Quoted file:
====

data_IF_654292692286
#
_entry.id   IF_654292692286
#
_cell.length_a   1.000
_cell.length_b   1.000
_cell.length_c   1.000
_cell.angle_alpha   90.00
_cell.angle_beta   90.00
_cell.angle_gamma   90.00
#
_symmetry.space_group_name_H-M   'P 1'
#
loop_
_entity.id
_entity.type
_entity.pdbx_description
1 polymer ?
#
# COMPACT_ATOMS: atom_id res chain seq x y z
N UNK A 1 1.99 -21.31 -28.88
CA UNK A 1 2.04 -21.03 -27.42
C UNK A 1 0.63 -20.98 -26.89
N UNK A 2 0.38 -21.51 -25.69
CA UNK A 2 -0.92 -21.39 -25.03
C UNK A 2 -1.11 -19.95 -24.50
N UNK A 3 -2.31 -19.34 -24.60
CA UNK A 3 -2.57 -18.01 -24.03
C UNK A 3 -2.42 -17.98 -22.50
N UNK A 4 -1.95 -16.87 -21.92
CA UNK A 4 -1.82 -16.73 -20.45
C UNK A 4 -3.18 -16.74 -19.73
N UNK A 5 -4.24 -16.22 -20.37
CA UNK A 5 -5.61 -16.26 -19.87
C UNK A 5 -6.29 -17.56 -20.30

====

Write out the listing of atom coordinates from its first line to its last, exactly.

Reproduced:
data_IF_654292692286
#
_entry.id   IF_654292692286
#
_cell.length_a   1.000
_cell.length_b   1.000
_cell.length_c   1.000
_cell.angle_alpha   90.00
_cell.angle_beta   90.00
_cell.angle_gamma   90.00
#
_symmetry.space_group_name_H-M   'P 1'
#
loop_
_entity.id
_entity.type
_entity.pdbx_description
1 polymer ?
#
# COMPACT_ATOMS: atom_id res chain seq x y z
N UNK A 1 1.99 -21.31 -28.88
CA UNK A 1 2.04 -21.03 -27.42
C UNK A 1 0.63 -20.98 -26.89
N UNK A 2 0.38 -21.51 -25.69
CA UNK A 2 -0.92 -21.39 -25.03
C UNK A 2 -1.11 -19.95 -24.50
N UNK A 3 -2.31 -19.34 -24.60
CA UNK A 3 -2.57 -18.01 -24.03
C UNK A 3 -2.42 -17.98 -22.50
N UNK A 4 -1.95 -16.87 -21.92
CA UNK A 4 -1.82 -16.73 -20.45
C UNK A 4 -3.18 -16.74 -19.73
N UNK A 5 -4.24 -16.22 -20.37
CA UNK A 5 -5.61 -16.26 -19.87
C UNK A 5 -6.29 -17.56 -20.30